Simon said...

hi Technology...yes there is talk that the British government didn't kick up a fuss because it has a plan to sell bombers to Libya.
Which would be outrageous, because the man is a crazed egomaniacal tyrant...and if anybody knows who gave the order to blow up that plane he does.
But I doubt the Scottish government knew about that,and knowing MacAskill's strength of character, it wouldn't have made a difference even if they did. Because Scotland has its own parliament and justice system, and the SNP government doesn't take dictation from the fallen Scot Gordon Brown....

Simon said...

hi skdadl...I'm glad you like the Corries.I prefer the version sung by sixty-thousand fans at a soccer game. ;)
But the song will be our anthem.
As for this case it remains extremely murky. I've read that the Syrians of the Iranians could have been revenge for the Iranian airliner the Americans shot down.
But who knows and twenty years later I'm starting to think that we never will...
As for boycotting Scotland that's their loss. My parents went down to the awesome Fringe Festival in Edinburgh and they said it was excellent...and crowded.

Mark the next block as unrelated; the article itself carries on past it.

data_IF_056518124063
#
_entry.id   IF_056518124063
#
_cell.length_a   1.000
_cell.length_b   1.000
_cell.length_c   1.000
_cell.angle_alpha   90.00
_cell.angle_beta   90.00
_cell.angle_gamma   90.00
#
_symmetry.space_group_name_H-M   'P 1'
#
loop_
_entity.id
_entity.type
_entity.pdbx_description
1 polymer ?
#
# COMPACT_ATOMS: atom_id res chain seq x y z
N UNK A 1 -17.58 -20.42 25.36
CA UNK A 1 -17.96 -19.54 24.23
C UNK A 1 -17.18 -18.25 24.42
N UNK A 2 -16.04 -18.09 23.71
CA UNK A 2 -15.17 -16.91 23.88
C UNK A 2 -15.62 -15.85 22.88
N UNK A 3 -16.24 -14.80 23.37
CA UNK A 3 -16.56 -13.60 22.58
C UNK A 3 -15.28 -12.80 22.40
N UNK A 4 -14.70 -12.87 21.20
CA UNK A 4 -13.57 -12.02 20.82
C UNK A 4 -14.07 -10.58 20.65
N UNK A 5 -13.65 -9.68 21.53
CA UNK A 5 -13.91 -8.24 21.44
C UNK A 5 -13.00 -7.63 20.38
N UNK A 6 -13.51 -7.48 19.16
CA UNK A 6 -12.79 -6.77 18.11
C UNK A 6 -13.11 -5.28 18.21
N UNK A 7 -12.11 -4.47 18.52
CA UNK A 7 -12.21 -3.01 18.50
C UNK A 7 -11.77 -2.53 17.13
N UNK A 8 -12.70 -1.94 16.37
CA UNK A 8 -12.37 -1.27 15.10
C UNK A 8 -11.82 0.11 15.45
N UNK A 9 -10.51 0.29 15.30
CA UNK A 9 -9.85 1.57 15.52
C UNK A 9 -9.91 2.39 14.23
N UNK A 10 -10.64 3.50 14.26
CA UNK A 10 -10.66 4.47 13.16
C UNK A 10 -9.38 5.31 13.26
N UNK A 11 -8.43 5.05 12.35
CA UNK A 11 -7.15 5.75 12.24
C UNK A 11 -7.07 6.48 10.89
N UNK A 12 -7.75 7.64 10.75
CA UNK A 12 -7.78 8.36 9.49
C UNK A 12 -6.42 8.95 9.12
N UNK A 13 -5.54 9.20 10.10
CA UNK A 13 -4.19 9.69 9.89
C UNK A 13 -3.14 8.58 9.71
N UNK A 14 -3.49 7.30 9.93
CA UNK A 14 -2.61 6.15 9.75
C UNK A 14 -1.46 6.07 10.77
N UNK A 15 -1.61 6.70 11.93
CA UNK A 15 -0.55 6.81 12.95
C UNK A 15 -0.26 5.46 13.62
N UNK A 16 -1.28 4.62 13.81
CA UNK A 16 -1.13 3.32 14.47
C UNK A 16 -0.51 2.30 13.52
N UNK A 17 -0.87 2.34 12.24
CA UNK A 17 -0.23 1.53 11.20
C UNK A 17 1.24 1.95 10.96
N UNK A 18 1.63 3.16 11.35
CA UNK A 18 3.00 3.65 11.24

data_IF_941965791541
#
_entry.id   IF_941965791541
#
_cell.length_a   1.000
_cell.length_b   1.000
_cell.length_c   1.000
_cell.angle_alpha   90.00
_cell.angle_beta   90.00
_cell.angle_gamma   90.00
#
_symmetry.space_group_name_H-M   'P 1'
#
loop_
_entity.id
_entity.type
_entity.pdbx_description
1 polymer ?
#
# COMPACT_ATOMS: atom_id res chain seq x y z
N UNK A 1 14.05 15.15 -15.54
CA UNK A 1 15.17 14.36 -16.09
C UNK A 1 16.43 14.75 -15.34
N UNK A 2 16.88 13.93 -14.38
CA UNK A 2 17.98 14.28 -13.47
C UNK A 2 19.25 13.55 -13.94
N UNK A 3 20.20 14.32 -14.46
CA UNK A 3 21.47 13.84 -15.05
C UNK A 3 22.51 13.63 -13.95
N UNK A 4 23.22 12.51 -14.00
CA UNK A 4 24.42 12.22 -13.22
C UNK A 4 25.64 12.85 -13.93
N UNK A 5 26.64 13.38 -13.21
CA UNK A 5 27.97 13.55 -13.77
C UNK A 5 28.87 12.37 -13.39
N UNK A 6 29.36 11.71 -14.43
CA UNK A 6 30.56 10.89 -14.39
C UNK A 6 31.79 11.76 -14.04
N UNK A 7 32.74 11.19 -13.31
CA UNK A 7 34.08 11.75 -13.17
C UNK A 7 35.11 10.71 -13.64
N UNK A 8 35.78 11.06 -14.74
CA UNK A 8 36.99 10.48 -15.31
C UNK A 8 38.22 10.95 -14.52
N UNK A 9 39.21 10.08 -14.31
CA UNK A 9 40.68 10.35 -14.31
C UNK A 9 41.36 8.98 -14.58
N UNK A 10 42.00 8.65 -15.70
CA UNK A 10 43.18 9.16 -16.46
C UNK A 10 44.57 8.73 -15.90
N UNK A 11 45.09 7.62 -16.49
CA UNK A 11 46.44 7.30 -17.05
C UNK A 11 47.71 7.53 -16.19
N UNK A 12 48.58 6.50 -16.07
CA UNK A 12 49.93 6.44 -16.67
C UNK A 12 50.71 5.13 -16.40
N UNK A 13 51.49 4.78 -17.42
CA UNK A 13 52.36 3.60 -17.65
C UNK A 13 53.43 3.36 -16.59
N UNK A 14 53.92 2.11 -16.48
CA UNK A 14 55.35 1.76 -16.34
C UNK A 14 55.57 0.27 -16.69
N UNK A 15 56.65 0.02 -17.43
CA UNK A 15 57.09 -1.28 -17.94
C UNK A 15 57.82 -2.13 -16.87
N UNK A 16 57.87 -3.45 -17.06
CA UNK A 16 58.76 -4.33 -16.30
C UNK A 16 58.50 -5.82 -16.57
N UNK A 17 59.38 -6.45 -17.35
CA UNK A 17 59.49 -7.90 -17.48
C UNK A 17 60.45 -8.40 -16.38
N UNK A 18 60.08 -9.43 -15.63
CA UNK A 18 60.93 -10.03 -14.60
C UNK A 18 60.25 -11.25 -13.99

They can beat their vengeful jungle tom toms but we'll march to the sound of own drums thank you very much...

Simon said...

Hi Omar...look I don't know what it is. A temporary nervous breakdown? Because they do have a lot of things to worry about and that's why they are so so angry about EVERYTHING.
Or is it simply the End of the American Empire?
Because how else would we expect it END?
If not in madness.
Because madness it is...

Simon said...

hi Lisa...I agree with you. He has not been pardoned. He has been released to die at home.
So he really should be under some kind of house arrest.
Since some Libyans in that corrupt regime seem determined to parade the obviously sick and dying man around, that would both punish him and protect him.
Although I don't really believe in punishing sick dying people. I believe in a better world than that. And if we don't practice what we preach...and show them that we are stronger and BETTER than them...because we showed compassion when they did not. We'll never get there...
We'll never get there....

Frank Frink said...

Jennifer and Simon, Gwynne Dyer's thoughts on Megrahi's culpability.

Simon said...

hi Frank Frink...thanks for that piece by Gwynne Dyer it was really excellent.
I see that Robert Fisk also points the finger in that direction.
It seems to me that if the Americans want to scream at anyone they should scream at their own government.
And of course, now I'm even prouder of Scotland's decision... :)